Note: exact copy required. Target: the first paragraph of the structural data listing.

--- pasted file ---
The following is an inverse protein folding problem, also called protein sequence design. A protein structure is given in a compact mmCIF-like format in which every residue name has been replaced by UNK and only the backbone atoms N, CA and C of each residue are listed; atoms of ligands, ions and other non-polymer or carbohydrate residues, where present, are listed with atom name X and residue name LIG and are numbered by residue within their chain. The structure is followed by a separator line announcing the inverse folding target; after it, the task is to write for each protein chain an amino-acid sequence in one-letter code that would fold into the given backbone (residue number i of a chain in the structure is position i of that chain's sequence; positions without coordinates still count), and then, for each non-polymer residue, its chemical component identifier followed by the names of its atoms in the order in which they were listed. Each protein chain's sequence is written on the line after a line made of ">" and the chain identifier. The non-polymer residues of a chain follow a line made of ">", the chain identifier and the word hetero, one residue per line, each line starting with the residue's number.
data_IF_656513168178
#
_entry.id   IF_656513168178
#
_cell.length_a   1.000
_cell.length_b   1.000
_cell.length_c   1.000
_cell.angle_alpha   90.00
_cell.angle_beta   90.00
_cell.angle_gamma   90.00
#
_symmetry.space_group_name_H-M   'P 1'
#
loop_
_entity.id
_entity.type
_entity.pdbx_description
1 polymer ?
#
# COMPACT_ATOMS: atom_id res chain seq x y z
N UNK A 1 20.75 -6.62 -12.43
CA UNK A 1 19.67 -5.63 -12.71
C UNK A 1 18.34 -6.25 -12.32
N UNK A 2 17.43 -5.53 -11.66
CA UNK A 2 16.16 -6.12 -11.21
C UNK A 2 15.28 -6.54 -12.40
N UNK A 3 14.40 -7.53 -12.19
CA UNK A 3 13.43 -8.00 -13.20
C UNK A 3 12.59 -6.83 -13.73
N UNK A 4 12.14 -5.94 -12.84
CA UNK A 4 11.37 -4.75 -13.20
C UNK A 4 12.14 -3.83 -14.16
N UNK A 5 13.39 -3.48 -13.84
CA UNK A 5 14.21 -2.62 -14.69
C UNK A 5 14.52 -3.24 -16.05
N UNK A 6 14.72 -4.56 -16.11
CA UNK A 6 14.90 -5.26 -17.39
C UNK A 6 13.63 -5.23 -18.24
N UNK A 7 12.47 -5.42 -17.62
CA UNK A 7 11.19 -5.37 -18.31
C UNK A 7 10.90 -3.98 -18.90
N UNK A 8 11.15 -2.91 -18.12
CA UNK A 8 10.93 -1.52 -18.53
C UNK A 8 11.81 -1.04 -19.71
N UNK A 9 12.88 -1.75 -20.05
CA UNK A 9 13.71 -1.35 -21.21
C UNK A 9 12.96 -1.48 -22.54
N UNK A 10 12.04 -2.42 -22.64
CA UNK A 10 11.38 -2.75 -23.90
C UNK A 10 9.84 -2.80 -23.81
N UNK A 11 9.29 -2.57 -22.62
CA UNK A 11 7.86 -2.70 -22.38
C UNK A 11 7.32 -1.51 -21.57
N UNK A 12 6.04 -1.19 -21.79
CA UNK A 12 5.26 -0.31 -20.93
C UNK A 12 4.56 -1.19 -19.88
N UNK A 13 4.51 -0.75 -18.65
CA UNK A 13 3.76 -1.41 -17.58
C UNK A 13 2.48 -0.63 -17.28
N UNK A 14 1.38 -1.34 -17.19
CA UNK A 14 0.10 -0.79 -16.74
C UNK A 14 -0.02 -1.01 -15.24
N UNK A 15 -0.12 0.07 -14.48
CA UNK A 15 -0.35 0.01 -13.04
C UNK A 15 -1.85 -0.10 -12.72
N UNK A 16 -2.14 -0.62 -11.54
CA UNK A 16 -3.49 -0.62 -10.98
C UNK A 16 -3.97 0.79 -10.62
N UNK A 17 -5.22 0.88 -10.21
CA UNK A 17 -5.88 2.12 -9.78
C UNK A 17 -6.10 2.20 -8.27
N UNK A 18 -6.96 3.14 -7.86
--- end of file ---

The following is an inverse protein folding problem, also called protein sequence design. A protein structure is given in a compact mmCIF-like format in which every residue name has been replaced by UNK and only the backbone atoms N, CA and C of each residue are listed; atoms of ligands, ions and other non-polymer or carbohydrate residues, where present, are listed with atom name X and residue name LIG and are numbered by residue within their chain. The structure is followed by a separator line announcing the inverse folding target; after it, the task is to write for each protein chain an amino-acid sequence in one-letter code that would fold into the given backbone (residue number i of a chain in the structure is position i of that chain's sequence; positions without coordinates still count), and then, for each non-polymer residue, its chemical component identifier followed by the names of its atoms in the order in which they were listed. Each protein chain's sequence is written on the line after a line made of ">" and the chain identifier. The non-polymer residues of a chain follow a line made of ">", the chain identifier and the word hetero, one residue per line, each line starting with the residue's number.